Smith Electric/electric trucks catch on — The likes of Frito Lay, UPS, Coca-Cola and FedEx have adopted electric and hybrid trucks, putting the all-electric vehicles on the roads ahead of mass market EVs. One company grabbing those sales and buzz is Smith Electric, whose CEO Brian Hansel told me the company’s trucks are back-ordered until the second quarter of next year. The trucks demonstrate the potential money-saving benefits of electrified vehicles for commercial entities, using cold, hard cash to allure versus the you’ll-save-the-polar-bears pitch of mass market consumer cars.
Opower — Energy efficiency company Opower just raised $50 million in a round led by Kleiner Perkins and Accel. The company has managed to sign on utilities to energy efficiency and engage customers with the innovative use of behavioral science.
Hara — Energy efficiency software company Hara has done well lately — the company has nabbed high profile customers out the gate (Hasbro, Coca-Cola, News Corp.) and recently introduced its biggest software product to date, a module that helps search out energy-saving opportunities along companies’ supply chains.
Worst of cleantech in 2010:
Applied Materials — The semiconductor company shut down its thin-film solar business in July and laid off 500 workers, an event that signalled tough times for thin-film solar makers. Fast Company recently chronicled the crash, saying the company bungled $1.5 billion in product orders, continually missed production deadlines, then saw two of its biggest customers go bankrupt.
Tessera Solar — One almost hates to kick a company when it’s down, but there’s no doubt NTR’s Tessera has suffered a rough bout of setbacks as of late. Today, power developer K Road announced it has bought Tessera’s Calico solar project in California, once planned to be the proving ground and showcase for Tessera’s Suncatcher solar technology (pictured, right). Just a few days ago, Southern California Edison cancelled its power purchase agreement for Calico. Overall, a disappointing end for a solar project that has been several years in the making. The company has also reportedly laid of half its staff, lost executives at its sister company Stirling Energy and suffered a court-ordered delay on construction for its Imperial Valley solar project.
Solyndra — The company yanked its IPO in June, then closed its first factory. Not exactly a dream scenario for a startup that has reportedly raised around $1 billion, got a visit from President Obama and won the DOE’s flagship loan guarantee of $535 million. On the other hand, at least one venture capitalist thinks Solyndra could make a turnaround and re-pitch its IPO hopes in 2011, and DOE loan chief Jonathan Silver argues that the first factory was always intended to close because it wasn’t as efficient as the second factory will be. For the sake of U.S. solar startups, keep your fingers crossed.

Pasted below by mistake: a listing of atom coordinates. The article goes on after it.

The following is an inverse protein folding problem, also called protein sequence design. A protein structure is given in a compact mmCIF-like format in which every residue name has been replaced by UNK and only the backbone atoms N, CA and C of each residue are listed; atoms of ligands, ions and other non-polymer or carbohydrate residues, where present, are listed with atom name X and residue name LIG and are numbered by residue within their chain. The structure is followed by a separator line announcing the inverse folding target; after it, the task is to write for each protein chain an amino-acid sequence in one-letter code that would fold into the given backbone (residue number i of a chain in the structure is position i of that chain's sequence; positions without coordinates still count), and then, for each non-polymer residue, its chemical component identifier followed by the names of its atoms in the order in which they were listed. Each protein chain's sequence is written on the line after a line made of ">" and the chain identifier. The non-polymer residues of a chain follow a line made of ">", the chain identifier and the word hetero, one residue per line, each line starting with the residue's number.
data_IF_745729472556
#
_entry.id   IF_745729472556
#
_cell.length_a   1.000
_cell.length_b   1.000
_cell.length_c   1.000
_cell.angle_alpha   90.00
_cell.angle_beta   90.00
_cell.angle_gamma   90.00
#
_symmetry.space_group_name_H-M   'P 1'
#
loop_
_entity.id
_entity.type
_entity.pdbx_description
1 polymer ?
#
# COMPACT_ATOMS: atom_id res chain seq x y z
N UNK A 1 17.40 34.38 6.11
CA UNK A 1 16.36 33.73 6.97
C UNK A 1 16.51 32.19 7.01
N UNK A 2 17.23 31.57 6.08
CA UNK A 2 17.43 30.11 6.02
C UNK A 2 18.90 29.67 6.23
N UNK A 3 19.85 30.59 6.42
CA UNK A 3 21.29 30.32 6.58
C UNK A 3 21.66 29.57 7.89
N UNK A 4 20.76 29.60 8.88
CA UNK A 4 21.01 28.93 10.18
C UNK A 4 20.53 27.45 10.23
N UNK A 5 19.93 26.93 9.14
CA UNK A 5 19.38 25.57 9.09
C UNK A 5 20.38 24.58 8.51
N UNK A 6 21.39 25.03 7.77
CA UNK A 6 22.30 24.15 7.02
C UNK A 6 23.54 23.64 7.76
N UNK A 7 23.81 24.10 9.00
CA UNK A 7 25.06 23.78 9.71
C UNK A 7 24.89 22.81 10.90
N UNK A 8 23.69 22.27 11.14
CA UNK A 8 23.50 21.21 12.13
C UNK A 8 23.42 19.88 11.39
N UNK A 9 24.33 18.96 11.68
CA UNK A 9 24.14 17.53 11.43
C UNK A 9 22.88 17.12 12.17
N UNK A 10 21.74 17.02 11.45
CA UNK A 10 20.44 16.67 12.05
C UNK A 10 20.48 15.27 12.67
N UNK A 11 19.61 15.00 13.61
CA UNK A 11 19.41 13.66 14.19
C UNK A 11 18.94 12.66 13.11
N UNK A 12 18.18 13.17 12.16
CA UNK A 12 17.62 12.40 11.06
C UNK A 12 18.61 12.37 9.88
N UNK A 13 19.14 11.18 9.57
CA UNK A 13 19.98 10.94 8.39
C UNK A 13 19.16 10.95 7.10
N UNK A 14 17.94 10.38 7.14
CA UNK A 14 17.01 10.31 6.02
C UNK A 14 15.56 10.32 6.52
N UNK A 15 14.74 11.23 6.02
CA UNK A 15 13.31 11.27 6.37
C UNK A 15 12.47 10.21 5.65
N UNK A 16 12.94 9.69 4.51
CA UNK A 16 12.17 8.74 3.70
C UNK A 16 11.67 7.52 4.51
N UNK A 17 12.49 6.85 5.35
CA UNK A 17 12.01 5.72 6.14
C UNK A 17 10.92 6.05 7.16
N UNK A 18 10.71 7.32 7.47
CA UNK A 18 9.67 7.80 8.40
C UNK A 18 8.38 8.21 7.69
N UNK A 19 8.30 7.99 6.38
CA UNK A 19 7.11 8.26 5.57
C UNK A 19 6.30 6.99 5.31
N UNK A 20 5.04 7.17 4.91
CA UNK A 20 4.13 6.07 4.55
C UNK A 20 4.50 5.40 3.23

A123 –– The battery maker and MIT spinoff IPO’d in September 2009, rising 50 percent to $20.29 from an offering price of $13.50 on its first day of trading. But the price has since come down, now trading at $9.80. It has struggled since the IPO. In August, the company posted lackluster earnings and lost out on two high-profile bids for Chrysler and to build battery packs for the Chevrolet Volt — deals that would have positioned the company as a formidable presence in the industry.
PetroAlgae — This biofuels company is pitching a massive $200 million IPO despite having no history of revenues, ever. Analysts expect it to withdraw or flop, and which could potentially harm the burgeoning sector of algae fuels.
Proposition 23 — Voters said no to the measure, so technically this was a good thing for green energy — but we’re naming it as a “worst” for being on the ballot at all. This was a failed measure was backed by oil companies like Valero and Tesero and aimed to suspend California’s AB 32 law, which requires the state to roll back greenhouse emissions to its 1990 levels by 2020. Had it passed, there almost certainly would have been ugly aftereffects for the country’s clean energy innovation stronghold, California.
[Top image via Flickr/ Eustaquio Santimano]